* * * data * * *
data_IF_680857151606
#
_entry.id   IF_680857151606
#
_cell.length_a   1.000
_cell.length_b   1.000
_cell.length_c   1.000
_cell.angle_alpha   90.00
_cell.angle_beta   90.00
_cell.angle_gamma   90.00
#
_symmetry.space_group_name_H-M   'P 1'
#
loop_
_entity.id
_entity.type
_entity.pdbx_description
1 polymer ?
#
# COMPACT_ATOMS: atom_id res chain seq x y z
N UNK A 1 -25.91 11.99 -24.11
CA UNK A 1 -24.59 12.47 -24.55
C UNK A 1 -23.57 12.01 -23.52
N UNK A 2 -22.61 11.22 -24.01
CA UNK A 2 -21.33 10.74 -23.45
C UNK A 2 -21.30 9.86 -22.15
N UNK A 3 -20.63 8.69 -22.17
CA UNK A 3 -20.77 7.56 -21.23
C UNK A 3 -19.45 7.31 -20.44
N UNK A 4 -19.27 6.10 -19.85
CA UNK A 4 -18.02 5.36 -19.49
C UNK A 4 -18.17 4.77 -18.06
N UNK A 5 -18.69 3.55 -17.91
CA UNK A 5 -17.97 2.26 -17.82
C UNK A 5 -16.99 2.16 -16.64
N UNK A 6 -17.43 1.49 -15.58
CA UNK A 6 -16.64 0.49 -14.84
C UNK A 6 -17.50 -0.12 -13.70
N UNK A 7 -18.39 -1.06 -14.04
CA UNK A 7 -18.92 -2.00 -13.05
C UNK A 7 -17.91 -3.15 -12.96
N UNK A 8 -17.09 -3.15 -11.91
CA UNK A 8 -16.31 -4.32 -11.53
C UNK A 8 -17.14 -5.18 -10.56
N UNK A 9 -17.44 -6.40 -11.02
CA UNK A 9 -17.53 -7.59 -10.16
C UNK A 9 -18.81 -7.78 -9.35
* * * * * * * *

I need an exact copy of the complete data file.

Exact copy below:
data_IF_680857151606
#
_entry.id   IF_680857151606
#
_cell.length_a   1.000
_cell.length_b   1.000
_cell.length_c   1.000
_cell.angle_alpha   90.00
_cell.angle_beta   90.00
_cell.angle_gamma   90.00
#
_symmetry.space_group_name_H-M   'P 1'
#
loop_
_entity.id
_entity.type
_entity.pdbx_description
1 polymer ?
#
# COMPACT_ATOMS: atom_id res chain seq x y z
N UNK A 1 -25.91 11.99 -24.11
CA UNK A 1 -24.59 12.47 -24.55
C UNK A 1 -23.57 12.01 -23.52
N UNK A 2 -22.61 11.22 -24.01
CA UNK A 2 -21.33 10.74 -23.45
C UNK A 2 -21.30 9.86 -22.15
N UNK A 3 -20.63 8.69 -22.17
CA UNK A 3 -20.77 7.56 -21.23
C UNK A 3 -19.45 7.31 -20.44
N UNK A 4 -19.27 6.10 -19.85
CA UNK A 4 -18.02 5.36 -19.49
C UNK A 4 -18.17 4.77 -18.06
N UNK A 5 -18.69 3.55 -17.91
CA UNK A 5 -17.97 2.26 -17.82
C UNK A 5 -16.99 2.16 -16.64
N UNK A 6 -17.43 1.49 -15.58
CA UNK A 6 -16.64 0.49 -14.84
C UNK A 6 -17.50 -0.12 -13.70
N UNK A 7 -18.39 -1.06 -14.04
CA UNK A 7 -18.92 -2.00 -13.05
C UNK A 7 -17.91 -3.15 -12.96
N UNK A 8 -17.09 -3.15 -11.91
CA UNK A 8 -16.31 -4.32 -11.53
C UNK A 8 -17.14 -5.18 -10.56
N UNK A 9 -17.44 -6.40 -11.02
CA UNK A 9 -17.53 -7.59 -10.16
C UNK A 9 -18.81 -7.78 -9.35